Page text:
The Fan, on 07 July 2011 - 08:27 AM, said:
Are we debating if it is possible, or is it easy, I think the defense has proven beyond a shadow of a doubt that it is possible, even if it isn't easy...
Of course melting gold is POSSIBLE. It just doesn't fit the circumstances described in the book. You don't use an ordinary cooking fire to melt gold, and you don't use a bonfire or a kiln to boil stew. If you took special measures to increase the heat of the cooking fire (none of which are mentioned in the book - he just pours out the stew, puts the pot back on the fire and waits), and you DID get the iron pot hot enough to melt the gold within it, the iron pot would be GLOWING BRIGHTLY.
Ordinarily, when you cook, the sides and handles of a pot don't get very hot. This is because the boiling liquid within the pot is carrying away excess heat in the form of steam. This effectively means that the sides of the pot above the water line, and the pot handle, is never going to get much hotter than 212 degrees Farenheit, which is the boiling point of water.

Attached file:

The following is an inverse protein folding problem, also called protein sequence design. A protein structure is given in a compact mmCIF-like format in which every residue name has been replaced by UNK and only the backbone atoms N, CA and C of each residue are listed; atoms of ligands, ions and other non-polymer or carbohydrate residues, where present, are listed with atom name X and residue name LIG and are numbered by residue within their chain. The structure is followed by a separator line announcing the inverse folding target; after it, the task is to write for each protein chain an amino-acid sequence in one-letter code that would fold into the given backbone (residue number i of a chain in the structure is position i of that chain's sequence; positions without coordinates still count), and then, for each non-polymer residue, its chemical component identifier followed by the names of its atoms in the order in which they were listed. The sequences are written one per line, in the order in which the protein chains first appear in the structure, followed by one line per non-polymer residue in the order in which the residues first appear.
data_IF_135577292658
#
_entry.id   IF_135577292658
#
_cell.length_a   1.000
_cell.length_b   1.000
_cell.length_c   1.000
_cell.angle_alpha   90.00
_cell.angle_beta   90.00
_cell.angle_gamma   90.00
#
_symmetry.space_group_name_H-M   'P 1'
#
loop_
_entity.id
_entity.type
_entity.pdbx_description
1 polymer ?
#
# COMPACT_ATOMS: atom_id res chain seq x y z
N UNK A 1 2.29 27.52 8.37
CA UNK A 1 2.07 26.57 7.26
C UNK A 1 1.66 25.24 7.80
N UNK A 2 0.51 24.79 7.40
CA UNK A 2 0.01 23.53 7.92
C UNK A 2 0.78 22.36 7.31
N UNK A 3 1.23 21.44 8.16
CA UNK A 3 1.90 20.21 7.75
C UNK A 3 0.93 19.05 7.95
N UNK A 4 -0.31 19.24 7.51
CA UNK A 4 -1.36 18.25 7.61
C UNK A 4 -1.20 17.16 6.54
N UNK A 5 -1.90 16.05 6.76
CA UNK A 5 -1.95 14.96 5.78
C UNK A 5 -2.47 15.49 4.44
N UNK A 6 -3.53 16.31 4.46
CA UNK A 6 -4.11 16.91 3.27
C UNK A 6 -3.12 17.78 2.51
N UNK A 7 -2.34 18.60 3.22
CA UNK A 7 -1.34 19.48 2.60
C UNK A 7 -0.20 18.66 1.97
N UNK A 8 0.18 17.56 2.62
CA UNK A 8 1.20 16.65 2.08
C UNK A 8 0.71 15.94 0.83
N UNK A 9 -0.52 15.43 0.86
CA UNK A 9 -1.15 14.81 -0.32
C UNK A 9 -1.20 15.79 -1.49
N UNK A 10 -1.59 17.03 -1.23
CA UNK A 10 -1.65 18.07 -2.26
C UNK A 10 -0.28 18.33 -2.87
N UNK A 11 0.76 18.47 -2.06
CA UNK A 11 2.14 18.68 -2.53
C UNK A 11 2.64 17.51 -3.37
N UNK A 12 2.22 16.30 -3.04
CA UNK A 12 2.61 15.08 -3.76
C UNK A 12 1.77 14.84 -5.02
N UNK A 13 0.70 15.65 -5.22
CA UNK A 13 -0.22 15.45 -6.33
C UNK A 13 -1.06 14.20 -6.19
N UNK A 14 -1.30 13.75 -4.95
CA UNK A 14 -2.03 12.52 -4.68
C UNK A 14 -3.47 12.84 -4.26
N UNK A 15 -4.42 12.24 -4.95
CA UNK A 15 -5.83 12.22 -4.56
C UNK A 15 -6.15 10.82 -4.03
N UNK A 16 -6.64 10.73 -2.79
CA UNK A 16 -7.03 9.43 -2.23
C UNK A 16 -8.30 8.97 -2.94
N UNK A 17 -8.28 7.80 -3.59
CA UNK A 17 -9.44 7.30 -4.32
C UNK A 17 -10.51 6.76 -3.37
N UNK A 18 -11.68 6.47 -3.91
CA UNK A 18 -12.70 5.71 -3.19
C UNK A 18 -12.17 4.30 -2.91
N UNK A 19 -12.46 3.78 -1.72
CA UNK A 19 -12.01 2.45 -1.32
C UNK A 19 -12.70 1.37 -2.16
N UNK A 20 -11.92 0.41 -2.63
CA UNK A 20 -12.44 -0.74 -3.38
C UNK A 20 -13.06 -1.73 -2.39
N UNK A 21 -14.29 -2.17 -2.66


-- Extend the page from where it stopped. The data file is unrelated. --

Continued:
As many a forgetful cook has discovered, all this changes once the water boils away. Iron is a great conductor of heat. The entire pot gets hot real fast. If you try to grab the handle, it will burn you. We are not even talking yet about a glowing-hot pot. Just an ordinary overheated pot.
If we further consider that reasonably large "campfire" is needed to produce the temperatures necessary to melt gold, we can expect that an ordinary stew pot, small enough to conveniently dump over a person's head, will heat fairly evenly if placed over such a fire. If the bottom is glowing white-hot or at least bright-yellow hot (as it would be) then the sides and handles would also be superheated and glowing, to a perhaps lesser but still considerable degree. You cannot just pull such an item from the fire with your horsehair mittens. Your mittens will burst into flame on contact.
Edited by Fearsome Fred, 07 July 2011 - 10:57 AM.